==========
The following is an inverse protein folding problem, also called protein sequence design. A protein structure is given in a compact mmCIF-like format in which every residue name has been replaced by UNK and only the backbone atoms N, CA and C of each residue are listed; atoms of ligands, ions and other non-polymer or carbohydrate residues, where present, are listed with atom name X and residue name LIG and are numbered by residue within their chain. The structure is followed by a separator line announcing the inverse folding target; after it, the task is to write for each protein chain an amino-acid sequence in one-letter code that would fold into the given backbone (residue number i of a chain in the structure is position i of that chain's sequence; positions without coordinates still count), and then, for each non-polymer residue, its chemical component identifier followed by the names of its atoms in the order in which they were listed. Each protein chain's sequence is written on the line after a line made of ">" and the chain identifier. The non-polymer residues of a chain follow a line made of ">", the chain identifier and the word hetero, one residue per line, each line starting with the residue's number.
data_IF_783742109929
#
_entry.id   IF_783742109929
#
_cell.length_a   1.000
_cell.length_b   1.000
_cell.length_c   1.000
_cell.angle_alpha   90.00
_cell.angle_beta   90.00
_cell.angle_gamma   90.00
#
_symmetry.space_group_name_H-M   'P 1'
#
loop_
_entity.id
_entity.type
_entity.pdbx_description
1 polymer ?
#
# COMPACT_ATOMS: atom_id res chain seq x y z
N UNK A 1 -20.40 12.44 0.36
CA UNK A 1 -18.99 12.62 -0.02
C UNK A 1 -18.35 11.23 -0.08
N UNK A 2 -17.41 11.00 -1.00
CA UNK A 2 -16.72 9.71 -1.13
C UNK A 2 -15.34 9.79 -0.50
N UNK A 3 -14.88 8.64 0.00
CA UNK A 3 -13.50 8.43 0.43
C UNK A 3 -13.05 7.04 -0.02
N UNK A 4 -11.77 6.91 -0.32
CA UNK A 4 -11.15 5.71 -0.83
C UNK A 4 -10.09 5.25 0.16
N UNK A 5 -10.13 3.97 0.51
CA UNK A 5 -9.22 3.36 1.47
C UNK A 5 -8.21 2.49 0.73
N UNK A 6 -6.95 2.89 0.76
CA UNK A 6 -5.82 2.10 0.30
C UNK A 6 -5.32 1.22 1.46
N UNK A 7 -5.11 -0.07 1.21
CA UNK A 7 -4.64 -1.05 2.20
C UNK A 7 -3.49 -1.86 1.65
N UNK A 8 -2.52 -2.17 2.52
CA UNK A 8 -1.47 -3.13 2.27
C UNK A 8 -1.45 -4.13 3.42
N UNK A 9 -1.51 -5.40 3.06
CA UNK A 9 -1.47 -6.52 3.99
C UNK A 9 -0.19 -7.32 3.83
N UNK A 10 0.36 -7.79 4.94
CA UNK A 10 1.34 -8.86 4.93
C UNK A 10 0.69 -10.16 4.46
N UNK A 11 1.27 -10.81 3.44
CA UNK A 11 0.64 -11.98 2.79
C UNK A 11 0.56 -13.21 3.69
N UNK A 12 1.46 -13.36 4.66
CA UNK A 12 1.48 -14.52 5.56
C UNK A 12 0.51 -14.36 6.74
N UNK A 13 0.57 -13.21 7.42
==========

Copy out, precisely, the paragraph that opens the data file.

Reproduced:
The following is an inverse protein folding problem, also called protein sequence design. A protein structure is given in a compact mmCIF-like format in which every residue name has been replaced by UNK and only the backbone atoms N, CA and C of each residue are listed; atoms of ligands, ions and other non-polymer or carbohydrate residues, where present, are listed with atom name X and residue name LIG and are numbered by residue within their chain. The structure is followed by a separator line announcing the inverse folding target; after it, the task is to write for each protein chain an amino-acid sequence in one-letter code that would fold into the given backbone (residue number i of a chain in the structure is position i of that chain's sequence; positions without coordinates still count), and then, for each non-polymer residue, its chemical component identifier followed by the names of its atoms in the order in which they were listed. Each protein chain's sequence is written on the line after a line made of ">" and the chain identifier. The non-polymer residues of a chain follow a line made of ">", the chain identifier and the word hetero, one residue per line, each line starting with the residue's number.